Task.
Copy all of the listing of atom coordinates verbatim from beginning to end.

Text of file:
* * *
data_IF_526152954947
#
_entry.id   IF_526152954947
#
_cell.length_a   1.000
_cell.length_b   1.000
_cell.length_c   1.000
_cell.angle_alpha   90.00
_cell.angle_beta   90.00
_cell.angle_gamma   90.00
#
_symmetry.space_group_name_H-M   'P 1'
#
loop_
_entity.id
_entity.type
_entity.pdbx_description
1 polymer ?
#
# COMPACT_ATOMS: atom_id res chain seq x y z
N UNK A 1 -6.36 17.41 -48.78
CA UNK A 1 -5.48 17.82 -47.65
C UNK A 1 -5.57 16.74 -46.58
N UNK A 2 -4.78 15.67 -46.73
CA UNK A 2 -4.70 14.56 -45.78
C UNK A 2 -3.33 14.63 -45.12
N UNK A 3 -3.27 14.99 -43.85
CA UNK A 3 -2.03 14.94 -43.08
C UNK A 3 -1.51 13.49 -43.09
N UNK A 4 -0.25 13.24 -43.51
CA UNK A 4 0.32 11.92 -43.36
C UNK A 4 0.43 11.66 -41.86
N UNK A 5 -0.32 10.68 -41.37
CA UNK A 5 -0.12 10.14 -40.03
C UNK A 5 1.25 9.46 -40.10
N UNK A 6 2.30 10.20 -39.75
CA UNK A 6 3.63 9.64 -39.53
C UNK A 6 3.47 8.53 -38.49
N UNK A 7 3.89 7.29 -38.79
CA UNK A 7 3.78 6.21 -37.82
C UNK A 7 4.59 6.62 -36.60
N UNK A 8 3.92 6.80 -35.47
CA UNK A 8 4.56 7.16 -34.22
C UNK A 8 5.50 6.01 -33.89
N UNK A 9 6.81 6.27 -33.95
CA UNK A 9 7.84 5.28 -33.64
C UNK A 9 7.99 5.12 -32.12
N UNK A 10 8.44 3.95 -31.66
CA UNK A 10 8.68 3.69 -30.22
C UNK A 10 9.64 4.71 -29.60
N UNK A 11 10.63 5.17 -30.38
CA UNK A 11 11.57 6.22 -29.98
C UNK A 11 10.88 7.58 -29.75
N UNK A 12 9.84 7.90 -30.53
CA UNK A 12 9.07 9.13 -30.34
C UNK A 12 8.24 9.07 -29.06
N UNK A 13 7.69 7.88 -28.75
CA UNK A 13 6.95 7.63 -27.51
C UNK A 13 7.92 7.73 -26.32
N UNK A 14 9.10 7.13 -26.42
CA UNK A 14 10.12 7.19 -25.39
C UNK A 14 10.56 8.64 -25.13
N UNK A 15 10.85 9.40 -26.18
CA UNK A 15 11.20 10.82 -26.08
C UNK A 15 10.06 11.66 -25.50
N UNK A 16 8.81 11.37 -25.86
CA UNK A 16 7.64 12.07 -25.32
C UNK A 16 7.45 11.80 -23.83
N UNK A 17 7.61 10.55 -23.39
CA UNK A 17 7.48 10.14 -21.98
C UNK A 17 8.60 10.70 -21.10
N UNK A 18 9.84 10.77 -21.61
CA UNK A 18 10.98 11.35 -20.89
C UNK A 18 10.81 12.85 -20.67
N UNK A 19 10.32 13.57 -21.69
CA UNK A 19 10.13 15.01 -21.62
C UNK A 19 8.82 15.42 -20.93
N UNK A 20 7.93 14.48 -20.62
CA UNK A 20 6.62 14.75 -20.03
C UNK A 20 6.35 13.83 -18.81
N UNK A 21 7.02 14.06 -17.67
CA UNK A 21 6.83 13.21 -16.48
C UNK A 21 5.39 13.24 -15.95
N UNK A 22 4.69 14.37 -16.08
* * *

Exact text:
data_IF_526152954947
#
_entry.id   IF_526152954947
#
_cell.length_a   1.000
_cell.length_b   1.000
_cell.length_c   1.000
_cell.angle_alpha   90.00
_cell.angle_beta   90.00
_cell.angle_gamma   90.00
#
_symmetry.space_group_name_H-M   'P 1'
#
loop_
_entity.id
_entity.type
_entity.pdbx_description
1 polymer ?
#
# COMPACT_ATOMS: atom_id res chain seq x y z
N UNK A 1 -6.36 17.41 -48.78
CA UNK A 1 -5.48 17.82 -47.65
C UNK A 1 -5.57 16.74 -46.58
N UNK A 2 -4.78 15.67 -46.73
CA UNK A 2 -4.70 14.56 -45.78
C UNK A 2 -3.33 14.63 -45.12
N UNK A 3 -3.27 14.99 -43.85
CA UNK A 3 -2.03 14.94 -43.08
C UNK A 3 -1.51 13.49 -43.09
N UNK A 4 -0.25 13.24 -43.51
CA UNK A 4 0.32 11.92 -43.36
C UNK A 4 0.43 11.66 -41.86
N UNK A 5 -0.32 10.68 -41.37
CA UNK A 5 -0.12 10.14 -40.03
C UNK A 5 1.25 9.46 -40.10
N UNK A 6 2.30 10.20 -39.75
CA UNK A 6 3.63 9.64 -39.53
C UNK A 6 3.47 8.53 -38.49
N UNK A 7 3.89 7.29 -38.79
CA UNK A 7 3.78 6.21 -37.82
C UNK A 7 4.59 6.62 -36.60
N UNK A 8 3.92 6.80 -35.47
CA UNK A 8 4.56 7.16 -34.22
C UNK A 8 5.50 6.01 -33.89
N UNK A 9 6.81 6.27 -33.95
CA UNK A 9 7.84 5.28 -33.64
C UNK A 9 7.99 5.12 -32.12
N UNK A 10 8.44 3.95 -31.66
CA UNK A 10 8.68 3.69 -30.22
C UNK A 10 9.64 4.71 -29.60
N UNK A 11 10.63 5.17 -30.38
CA UNK A 11 11.57 6.22 -29.98
C UNK A 11 10.88 7.58 -29.75
N UNK A 12 9.84 7.90 -30.53
CA UNK A 12 9.07 9.13 -30.34
C UNK A 12 8.24 9.07 -29.06
N UNK A 13 7.69 7.88 -28.75
CA UNK A 13 6.95 7.63 -27.51
C UNK A 13 7.92 7.73 -26.32
N UNK A 14 9.10 7.13 -26.42
CA UNK A 14 10.12 7.19 -25.39
C UNK A 14 10.56 8.64 -25.13
N UNK A 15 10.85 9.40 -26.18
CA UNK A 15 11.20 10.82 -26.08
C UNK A 15 10.06 11.66 -25.50
N UNK A 16 8.81 11.37 -25.86
CA UNK A 16 7.64 12.07 -25.32
C UNK A 16 7.45 11.80 -23.83
N UNK A 17 7.61 10.55 -23.39
CA UNK A 17 7.48 10.14 -21.98
C UNK A 17 8.60 10.70 -21.10
N UNK A 18 9.84 10.77 -21.61
CA UNK A 18 10.98 11.35 -20.89
C UNK A 18 10.81 12.85 -20.67
N UNK A 19 10.32 13.57 -21.69
CA UNK A 19 10.13 15.01 -21.62
C UNK A 19 8.82 15.42 -20.93
N UNK A 20 7.93 14.48 -20.62
CA UNK A 20 6.62 14.75 -20.03
C UNK A 20 6.35 13.83 -18.81
N UNK A 21 7.02 14.06 -17.67
CA UNK A 21 6.83 13.21 -16.48
C UNK A 21 5.39 13.24 -15.95
N UNK A 22 4.69 14.37 -16.08